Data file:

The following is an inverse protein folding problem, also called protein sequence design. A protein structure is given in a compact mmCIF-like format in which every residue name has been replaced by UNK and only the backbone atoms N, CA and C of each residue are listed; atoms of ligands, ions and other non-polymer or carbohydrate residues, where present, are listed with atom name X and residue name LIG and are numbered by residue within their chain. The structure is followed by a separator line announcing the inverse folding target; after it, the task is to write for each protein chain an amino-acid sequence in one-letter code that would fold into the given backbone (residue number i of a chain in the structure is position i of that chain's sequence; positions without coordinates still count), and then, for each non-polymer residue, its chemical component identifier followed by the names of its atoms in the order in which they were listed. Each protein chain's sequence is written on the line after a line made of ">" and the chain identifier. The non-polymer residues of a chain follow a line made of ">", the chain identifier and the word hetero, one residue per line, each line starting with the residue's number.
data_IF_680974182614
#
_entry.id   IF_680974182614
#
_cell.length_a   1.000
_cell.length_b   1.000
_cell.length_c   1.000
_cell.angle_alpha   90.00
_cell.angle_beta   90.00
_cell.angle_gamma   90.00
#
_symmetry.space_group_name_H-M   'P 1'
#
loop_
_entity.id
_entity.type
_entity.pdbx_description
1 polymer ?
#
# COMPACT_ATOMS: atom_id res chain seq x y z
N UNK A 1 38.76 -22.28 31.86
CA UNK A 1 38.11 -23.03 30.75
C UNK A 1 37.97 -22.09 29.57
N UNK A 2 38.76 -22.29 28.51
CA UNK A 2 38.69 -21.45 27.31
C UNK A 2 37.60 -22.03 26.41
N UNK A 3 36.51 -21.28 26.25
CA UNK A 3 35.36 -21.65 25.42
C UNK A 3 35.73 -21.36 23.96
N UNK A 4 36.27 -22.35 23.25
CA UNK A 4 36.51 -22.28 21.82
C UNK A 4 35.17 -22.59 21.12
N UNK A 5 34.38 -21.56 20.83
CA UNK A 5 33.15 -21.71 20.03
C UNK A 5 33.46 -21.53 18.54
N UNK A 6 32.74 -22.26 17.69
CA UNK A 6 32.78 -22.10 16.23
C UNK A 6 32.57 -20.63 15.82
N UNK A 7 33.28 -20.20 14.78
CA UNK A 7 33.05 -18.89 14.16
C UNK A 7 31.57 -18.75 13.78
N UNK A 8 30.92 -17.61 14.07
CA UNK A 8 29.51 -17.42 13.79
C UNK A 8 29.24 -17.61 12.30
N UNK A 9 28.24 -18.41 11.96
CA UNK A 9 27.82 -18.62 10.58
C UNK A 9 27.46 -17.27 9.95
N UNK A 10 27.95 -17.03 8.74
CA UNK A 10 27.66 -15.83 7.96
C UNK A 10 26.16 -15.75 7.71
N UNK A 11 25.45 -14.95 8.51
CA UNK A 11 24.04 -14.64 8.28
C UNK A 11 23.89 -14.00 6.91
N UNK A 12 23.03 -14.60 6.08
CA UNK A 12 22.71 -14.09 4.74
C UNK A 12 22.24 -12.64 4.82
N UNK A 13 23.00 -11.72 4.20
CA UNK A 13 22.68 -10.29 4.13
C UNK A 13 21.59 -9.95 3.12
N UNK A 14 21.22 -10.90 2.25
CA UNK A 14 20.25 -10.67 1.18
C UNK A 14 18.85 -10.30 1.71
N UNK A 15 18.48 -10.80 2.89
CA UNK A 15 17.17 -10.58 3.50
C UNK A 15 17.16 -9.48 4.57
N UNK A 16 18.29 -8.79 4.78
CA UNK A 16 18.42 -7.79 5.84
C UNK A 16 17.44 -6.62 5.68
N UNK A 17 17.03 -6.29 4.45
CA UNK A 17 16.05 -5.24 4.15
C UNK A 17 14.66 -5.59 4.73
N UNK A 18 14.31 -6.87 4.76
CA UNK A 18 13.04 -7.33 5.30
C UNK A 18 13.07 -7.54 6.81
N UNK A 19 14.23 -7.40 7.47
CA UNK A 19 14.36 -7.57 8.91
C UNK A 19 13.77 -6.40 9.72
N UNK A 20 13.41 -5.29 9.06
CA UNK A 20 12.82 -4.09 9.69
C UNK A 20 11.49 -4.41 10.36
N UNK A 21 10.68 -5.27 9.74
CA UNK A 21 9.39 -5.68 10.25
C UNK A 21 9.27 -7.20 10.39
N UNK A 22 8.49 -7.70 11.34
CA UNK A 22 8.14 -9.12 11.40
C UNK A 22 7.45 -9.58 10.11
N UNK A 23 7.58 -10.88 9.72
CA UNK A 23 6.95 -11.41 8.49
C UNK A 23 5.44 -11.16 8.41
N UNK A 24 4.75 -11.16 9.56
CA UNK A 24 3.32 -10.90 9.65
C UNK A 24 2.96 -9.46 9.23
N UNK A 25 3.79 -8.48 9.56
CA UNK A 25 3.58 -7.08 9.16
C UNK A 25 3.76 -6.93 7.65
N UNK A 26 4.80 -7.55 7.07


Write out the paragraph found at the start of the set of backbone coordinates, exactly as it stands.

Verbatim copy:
The following is an inverse protein folding problem, also called protein sequence design. A protein structure is given in a compact mmCIF-like format in which every residue name has been replaced by UNK and only the backbone atoms N, CA and C of each residue are listed; atoms of ligands, ions and other non-polymer or carbohydrate residues, where present, are listed with atom name X and residue name LIG and are numbered by residue within their chain. The structure is followed by a separator line announcing the inverse folding target; after it, the task is to write for each protein chain an amino-acid sequence in one-letter code that would fold into the given backbone (residue number i of a chain in the structure is position i of that chain's sequence; positions without coordinates still count), and then, for each non-polymer residue, its chemical component identifier followed by the names of its atoms in the order in which they were listed. Each protein chain's sequence is written on the line after a line made of ">" and the chain identifier. The non-polymer residues of a chain follow a line made of ">", the chain identifier and the word hetero, one residue per line, each line starting with the residue's number.